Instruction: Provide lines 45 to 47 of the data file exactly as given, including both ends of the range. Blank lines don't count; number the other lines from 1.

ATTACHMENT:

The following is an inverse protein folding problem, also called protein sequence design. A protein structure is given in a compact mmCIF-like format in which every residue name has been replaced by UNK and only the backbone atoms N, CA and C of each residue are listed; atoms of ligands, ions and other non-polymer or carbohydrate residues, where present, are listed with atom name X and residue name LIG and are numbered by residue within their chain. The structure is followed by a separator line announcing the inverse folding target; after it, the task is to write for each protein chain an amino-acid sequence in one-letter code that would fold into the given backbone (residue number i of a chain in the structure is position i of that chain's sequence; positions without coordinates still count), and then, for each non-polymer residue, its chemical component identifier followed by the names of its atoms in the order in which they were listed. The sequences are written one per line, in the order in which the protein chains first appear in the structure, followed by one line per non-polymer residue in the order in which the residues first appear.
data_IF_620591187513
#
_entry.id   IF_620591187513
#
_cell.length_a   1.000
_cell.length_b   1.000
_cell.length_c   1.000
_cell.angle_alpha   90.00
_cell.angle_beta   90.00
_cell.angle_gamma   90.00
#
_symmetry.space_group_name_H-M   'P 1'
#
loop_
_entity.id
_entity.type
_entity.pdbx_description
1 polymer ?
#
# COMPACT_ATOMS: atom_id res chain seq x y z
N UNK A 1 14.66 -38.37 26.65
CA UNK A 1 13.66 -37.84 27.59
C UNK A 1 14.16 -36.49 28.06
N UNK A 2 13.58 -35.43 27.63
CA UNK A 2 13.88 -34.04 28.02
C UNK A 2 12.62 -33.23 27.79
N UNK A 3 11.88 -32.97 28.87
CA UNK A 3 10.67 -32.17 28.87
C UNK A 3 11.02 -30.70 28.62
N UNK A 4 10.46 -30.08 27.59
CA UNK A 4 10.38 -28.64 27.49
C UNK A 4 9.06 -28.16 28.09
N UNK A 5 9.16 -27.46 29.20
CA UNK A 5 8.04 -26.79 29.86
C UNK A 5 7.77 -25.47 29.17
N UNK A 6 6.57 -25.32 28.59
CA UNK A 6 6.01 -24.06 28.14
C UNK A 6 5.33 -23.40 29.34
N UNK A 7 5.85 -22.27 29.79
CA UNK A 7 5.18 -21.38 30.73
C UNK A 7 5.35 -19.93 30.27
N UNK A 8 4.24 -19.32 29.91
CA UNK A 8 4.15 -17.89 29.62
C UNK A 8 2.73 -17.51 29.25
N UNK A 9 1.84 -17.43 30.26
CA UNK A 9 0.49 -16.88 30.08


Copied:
C UNK A 8 2.73 -17.51 29.25
N UNK A 9 1.84 -17.43 30.26
CA UNK A 9 0.49 -16.88 30.08